24 February 2024 | 11:36 am

At the risk of [insert It’s Always Sunny post room conspiracy theory meme] reading too much into things, it’s quite interesting digging into Arc’s staff and VC investors. There’s quite a Thrive Capital presence in its management team.


Link: Who makes money when AI reads the internet for us?
24 February 2024 | 9:11 am

This is good on how Arc’s push to present the web through AI hasn’t been thought through and is, of course, a profoundly bad idea.

“The best thing about the internet is that somebody super passionate about something makes a website about the thing that they love,” tech entrepreneur and blogging pioneer Anil Dash told Engadget. “This new feature from Arc intermediates that and diminishes that.” In a post on Threads shortly after Arc released the app, Dash criticized modern search engines and AI chatbots that sucked up the internet’s content and aimed to stop people from visiting websites, calling them “deeply destructive.”

You probably read Ryan Broderick’s similar sentiments.

Why even bother making new websites if no one’s going to see them? At least with the Web3 hype cycle, there were vague platitudes about ownership and financial freedom for content creators. To even entertain the idea of building AI-powered search engines means, in some sense, that you are comfortable with eventually being the reason those creators no longer exist. It is an undeniably apocalyptic project, but not just for the web as we know it, but also your own product.

Don’t say I didn’t warn you about Arc. CEO techbro gonna techbro, even when said techbro comes with impeccable liberal credentials.

Josh Miller has been on an interesting journey. From designing tech solutions to the problem of expensive nappies for the Obama administration to CEO of a VC-funded, IA-touting browser company via Thrive Capital. Thrive Capital was founded and is run by Joshua Kushner, brother of Trump’s son-in-law, Jared Kushner. It is truly a small world. No good can ever come from tech solutionists, no matter how shiny whatever product they’re pushing seems.


CSS and trying to map the whole world
19 February 2024 | 7:04 am

This is very good on how Tailwind marketed itself in order to become the de facto way of doing CSS for a lot of developers. Tailwind is, if you’re not aware, a “utility first” approach to CSS which rejects “semantic” class names such as introduction, entry-title or even card in favour of more literal transpositions of CSS properties and values. These might include classes like db, flex and mb4, which would map to these CSS declarations:

.db {
	display: block;
}

.flex {
	display: flex;
}

.mb4 {
	margin-bottom: 1.5rem;
}

I bought into this way of building web pages for several years because it is instinctive and quick. I never got into Tailwind – its vibe was always offputting and it seemed complicated – but I did use the Tachyons framework a lot – for a few years on the Suffolk Libraries site, and it still powers leonpaternoster.com. Its author also wrote a far more nuanced, standout introductory blog post, which you should read.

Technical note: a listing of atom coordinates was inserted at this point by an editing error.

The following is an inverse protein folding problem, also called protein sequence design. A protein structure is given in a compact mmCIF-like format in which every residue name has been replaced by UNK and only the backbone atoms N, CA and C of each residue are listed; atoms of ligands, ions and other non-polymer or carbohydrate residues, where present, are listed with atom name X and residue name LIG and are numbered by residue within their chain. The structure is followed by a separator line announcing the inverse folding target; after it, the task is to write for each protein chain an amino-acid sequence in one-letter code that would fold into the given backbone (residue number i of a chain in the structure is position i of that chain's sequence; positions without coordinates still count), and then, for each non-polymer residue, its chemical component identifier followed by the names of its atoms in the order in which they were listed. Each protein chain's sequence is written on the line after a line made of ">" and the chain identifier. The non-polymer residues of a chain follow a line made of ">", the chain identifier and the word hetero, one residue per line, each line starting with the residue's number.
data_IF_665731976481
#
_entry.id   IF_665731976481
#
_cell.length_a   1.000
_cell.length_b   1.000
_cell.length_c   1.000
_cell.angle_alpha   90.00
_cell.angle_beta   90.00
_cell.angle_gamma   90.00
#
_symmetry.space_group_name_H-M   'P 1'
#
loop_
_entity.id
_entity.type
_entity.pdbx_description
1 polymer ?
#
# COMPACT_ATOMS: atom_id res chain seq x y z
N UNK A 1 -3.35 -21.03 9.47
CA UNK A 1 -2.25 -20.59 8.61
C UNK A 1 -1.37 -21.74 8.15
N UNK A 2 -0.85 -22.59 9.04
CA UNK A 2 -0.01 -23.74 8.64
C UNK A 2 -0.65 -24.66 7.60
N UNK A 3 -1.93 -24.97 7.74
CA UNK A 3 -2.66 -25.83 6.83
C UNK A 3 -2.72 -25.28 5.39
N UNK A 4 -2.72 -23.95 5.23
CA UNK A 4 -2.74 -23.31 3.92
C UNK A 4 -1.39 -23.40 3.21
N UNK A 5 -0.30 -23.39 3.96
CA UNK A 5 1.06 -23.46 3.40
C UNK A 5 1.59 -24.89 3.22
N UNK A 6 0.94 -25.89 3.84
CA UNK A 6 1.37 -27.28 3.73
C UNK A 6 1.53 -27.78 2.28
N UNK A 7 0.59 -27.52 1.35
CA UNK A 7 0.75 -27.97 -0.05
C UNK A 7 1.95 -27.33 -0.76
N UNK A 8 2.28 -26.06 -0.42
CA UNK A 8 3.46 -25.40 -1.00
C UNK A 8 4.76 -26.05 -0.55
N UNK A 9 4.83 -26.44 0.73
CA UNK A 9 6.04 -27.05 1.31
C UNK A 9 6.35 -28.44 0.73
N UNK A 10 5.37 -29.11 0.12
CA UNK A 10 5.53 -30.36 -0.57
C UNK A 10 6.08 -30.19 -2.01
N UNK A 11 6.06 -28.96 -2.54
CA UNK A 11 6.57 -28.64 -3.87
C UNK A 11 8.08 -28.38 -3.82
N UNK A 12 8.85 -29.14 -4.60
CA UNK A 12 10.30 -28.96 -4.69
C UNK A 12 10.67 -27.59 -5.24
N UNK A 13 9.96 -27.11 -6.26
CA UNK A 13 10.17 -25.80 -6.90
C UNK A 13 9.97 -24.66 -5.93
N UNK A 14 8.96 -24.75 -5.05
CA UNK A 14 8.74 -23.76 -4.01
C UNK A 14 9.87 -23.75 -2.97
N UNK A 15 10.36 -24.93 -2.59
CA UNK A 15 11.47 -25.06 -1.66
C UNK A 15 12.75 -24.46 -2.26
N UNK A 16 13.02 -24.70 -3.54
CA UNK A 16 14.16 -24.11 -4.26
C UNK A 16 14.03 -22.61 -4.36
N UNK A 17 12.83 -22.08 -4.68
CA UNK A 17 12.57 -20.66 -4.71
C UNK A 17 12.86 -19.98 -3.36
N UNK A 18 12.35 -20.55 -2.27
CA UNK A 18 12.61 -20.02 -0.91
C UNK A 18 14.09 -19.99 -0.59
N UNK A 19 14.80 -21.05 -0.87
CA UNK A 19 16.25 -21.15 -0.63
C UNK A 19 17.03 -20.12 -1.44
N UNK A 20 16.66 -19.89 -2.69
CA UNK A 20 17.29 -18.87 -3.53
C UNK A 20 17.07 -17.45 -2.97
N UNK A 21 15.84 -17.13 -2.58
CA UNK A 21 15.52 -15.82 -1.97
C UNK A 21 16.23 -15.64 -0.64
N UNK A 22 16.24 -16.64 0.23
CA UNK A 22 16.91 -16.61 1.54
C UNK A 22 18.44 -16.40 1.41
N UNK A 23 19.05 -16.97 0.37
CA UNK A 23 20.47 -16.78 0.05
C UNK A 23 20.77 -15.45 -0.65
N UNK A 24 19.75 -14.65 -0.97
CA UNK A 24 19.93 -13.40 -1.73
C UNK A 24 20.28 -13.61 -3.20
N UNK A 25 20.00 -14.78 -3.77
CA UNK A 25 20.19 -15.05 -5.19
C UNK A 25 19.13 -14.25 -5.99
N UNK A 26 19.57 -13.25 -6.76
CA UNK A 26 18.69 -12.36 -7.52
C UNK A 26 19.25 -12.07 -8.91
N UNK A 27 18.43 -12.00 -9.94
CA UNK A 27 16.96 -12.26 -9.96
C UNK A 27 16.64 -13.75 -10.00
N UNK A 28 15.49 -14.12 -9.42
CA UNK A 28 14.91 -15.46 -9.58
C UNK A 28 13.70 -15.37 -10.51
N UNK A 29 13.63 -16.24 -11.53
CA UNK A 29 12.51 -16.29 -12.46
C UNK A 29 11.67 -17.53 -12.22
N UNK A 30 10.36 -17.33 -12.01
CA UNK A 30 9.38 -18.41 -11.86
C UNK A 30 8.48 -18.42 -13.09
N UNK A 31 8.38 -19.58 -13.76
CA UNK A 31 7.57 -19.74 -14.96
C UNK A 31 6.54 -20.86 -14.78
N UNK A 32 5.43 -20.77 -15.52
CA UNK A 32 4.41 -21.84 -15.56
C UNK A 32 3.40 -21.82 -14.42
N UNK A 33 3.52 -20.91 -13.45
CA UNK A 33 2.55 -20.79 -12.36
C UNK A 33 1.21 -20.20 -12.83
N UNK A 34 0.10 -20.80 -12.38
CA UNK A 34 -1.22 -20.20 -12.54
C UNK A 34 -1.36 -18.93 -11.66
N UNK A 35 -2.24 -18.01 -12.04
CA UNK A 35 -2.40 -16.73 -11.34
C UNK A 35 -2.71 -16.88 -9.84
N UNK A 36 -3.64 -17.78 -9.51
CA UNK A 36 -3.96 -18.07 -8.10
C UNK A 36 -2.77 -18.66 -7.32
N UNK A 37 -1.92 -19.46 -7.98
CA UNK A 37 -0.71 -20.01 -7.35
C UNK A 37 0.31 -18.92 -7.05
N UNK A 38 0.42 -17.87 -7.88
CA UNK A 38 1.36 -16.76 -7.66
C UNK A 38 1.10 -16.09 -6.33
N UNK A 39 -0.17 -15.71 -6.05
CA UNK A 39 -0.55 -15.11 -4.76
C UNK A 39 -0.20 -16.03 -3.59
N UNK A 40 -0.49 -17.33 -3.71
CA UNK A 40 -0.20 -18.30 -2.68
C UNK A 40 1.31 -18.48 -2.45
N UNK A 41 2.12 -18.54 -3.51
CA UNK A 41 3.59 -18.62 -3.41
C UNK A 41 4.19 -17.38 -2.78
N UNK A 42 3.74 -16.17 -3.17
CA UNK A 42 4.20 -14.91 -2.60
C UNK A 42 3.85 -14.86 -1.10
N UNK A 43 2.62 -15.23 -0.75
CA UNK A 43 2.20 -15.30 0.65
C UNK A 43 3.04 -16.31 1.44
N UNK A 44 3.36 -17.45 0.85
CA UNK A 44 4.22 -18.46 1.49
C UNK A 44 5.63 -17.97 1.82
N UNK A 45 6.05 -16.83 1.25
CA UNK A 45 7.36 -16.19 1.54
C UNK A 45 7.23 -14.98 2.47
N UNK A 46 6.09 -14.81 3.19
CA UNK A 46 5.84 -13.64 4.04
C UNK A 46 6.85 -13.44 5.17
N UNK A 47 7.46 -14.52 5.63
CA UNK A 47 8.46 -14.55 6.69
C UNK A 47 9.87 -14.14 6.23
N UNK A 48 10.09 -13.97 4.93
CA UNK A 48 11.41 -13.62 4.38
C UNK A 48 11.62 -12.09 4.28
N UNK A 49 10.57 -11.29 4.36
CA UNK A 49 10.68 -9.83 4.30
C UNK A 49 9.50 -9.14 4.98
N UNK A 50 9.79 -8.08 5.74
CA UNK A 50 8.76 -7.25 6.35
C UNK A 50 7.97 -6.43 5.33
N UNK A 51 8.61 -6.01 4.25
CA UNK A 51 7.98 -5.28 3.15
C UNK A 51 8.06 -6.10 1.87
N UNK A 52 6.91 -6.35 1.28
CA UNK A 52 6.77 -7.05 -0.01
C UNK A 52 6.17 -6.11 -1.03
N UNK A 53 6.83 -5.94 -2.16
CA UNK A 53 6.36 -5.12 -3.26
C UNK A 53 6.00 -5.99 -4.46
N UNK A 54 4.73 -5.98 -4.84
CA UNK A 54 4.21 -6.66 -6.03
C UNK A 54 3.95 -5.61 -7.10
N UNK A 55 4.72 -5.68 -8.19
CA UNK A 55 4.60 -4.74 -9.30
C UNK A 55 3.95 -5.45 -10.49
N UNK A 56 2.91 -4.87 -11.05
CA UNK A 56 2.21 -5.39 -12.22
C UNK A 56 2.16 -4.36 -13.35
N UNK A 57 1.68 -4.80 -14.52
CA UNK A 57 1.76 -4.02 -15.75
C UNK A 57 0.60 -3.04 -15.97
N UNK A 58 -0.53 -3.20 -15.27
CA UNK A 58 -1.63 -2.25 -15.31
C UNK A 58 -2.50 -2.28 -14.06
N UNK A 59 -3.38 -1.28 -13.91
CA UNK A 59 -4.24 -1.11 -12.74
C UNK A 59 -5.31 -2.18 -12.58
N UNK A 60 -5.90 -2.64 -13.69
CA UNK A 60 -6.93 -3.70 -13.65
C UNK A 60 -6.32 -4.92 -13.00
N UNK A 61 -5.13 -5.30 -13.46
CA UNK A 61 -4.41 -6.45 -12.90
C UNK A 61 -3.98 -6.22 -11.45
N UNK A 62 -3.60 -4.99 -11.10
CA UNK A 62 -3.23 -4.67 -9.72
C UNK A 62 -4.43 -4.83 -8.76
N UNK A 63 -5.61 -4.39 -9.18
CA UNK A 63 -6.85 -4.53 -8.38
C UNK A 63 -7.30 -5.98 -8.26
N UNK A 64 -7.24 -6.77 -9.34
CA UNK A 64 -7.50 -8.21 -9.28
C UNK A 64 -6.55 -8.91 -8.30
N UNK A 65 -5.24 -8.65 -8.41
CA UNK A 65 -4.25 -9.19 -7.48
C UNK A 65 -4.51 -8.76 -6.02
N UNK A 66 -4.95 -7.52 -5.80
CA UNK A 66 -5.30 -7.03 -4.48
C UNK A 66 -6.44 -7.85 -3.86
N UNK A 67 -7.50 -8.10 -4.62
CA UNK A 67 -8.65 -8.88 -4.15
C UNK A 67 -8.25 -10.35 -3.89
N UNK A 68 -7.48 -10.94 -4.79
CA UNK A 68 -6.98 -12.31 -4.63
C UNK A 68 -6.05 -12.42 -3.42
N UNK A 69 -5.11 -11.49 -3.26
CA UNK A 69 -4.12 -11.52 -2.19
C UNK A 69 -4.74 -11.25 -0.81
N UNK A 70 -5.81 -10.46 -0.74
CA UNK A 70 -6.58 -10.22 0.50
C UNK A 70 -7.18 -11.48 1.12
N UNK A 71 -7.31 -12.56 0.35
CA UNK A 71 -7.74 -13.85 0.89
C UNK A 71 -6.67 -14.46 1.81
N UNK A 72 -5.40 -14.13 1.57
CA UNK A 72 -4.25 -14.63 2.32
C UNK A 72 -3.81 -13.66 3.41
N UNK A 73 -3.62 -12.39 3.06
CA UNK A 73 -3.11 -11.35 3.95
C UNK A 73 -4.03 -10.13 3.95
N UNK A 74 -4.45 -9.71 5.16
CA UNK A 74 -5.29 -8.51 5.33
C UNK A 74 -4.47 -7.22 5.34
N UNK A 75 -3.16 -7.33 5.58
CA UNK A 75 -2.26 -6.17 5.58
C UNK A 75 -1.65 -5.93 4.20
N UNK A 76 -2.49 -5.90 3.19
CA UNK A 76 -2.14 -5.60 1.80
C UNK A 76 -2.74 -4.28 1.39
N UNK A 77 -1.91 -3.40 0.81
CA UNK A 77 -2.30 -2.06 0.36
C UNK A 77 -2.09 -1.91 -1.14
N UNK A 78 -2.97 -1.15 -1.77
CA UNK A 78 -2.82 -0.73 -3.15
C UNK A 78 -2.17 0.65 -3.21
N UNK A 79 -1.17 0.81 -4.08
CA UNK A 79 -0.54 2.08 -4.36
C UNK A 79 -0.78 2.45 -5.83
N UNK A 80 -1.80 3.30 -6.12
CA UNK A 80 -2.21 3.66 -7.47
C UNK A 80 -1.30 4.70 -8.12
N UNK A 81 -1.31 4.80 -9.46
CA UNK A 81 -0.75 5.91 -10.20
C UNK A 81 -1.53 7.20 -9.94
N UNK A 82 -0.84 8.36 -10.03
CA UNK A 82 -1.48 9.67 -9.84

In addition to Tailwind’s complexity and its attempt to lock-in users, I see two problems with using a utility first approach.

Firstly, CSS got a lot more expressive, allowing authors to do some powerful things in a few lines of CSS which would cascade through the document. When Tachyons was first released, flex box, grid, custom properties, light-dark and clamp didn’t even exist. Often you just can’t do these things when your approach is to remove the cascade altogether and add styles as near to the bottom of the inheritance tree as possible. Or you have to start adding a load of complexity, which goes against one of the main benefits of utility first – the instinctiveness of adding a descriptively named class while knowing exactly what it will affect.

The other problem is that it’s impossible to represent all possible CSS property value pairs, especially as they become more complex. Tachyons was openly opinionated in its choice of colours and type and spacing scales, and I think it got these choices right. It was pretty easy to remember 90% of its classes without even referring to the (excellent) documentation, while producing a wide range of layouts, components and pages. However, I’d argue it encouraged a certain minimal look: it got to the stage where I could sense when a site had used Tachyons.

You can now define a consistent set of colours and sizes on a per project basis using custom properties, so you get the best of all worlds:

:root {
	--red: #AF0000; /* Whatever shade of red I want */
	--base-space: 1.5rem;
}

article header p {
	color: var(--red);
	margin-block-end: var(--base-space);
}

The problem with a hardline utility first approach is that if you also try to offer the benefits of “semantic”, cascading CSS while mapping as many declarations as possible, you end up creating a new kind of complexity in service to a principle. Tachyons works because even now I know that typing <header class="flex justify-between items-center mid-gray">…</header> will create an element that behaves like a standard website header with a logo and a nav bar. That’s easy but limiting, acceptable on a site where I don’t need, say, light-dark mode and I just want to layout a few sections on a page. It seems right that Tachyons stopped developing new features at a set of flex box classes.



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